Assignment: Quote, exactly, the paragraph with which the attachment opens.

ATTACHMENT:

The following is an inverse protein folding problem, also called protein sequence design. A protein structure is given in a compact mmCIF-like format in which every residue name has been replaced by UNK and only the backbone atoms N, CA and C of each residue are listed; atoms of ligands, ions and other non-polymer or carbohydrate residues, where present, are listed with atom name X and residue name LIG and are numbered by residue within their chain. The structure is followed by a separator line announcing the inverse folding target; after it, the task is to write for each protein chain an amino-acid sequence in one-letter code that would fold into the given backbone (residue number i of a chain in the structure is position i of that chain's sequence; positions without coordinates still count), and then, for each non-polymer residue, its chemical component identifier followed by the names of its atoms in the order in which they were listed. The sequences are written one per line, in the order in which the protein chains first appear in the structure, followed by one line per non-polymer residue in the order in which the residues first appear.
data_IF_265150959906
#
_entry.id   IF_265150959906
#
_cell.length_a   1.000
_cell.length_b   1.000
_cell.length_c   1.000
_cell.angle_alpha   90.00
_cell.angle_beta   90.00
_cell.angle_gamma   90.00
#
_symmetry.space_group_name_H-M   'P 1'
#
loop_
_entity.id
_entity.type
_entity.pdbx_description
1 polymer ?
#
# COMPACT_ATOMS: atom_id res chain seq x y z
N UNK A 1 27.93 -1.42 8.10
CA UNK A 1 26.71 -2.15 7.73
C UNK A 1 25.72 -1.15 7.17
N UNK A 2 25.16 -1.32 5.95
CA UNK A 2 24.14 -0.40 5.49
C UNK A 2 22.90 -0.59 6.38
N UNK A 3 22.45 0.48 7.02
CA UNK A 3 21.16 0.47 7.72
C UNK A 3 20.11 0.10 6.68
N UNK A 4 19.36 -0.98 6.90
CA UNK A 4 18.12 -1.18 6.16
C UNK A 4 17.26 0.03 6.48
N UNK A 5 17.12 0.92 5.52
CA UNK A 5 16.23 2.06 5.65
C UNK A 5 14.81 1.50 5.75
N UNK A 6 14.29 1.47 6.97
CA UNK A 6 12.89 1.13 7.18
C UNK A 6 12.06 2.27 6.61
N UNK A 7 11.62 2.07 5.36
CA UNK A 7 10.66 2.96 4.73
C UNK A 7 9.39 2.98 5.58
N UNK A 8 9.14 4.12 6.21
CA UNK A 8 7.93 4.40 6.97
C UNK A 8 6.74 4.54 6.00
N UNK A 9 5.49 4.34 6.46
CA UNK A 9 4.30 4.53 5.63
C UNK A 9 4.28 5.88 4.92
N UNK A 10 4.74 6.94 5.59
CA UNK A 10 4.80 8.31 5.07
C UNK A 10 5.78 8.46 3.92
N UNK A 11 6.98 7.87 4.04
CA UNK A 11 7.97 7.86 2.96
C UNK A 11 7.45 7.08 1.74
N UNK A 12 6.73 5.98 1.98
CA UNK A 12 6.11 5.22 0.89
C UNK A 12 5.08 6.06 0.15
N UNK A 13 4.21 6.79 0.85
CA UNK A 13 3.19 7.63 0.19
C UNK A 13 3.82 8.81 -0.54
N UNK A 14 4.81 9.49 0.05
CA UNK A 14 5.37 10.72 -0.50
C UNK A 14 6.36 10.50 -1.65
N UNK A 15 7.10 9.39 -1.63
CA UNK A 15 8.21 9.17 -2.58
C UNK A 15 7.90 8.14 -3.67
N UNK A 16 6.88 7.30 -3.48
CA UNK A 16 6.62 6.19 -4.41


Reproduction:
The following is an inverse protein folding problem, also called protein sequence design. A protein structure is given in a compact mmCIF-like format in which every residue name has been replaced by UNK and only the backbone atoms N, CA and C of each residue are listed; atoms of ligands, ions and other non-polymer or carbohydrate residues, where present, are listed with atom name X and residue name LIG and are numbered by residue within their chain. The structure is followed by a separator line announcing the inverse folding target; after it, the task is to write for each protein chain an amino-acid sequence in one-letter code that would fold into the given backbone (residue number i of a chain in the structure is position i of that chain's sequence; positions without coordinates still count), and then, for each non-polymer residue, its chemical component identifier followed by the names of its atoms in the order in which they were listed. The sequences are written one per line, in the order in which the protein chains first appear in the structure, followed by one line per non-polymer residue in the order in which the residues first appear.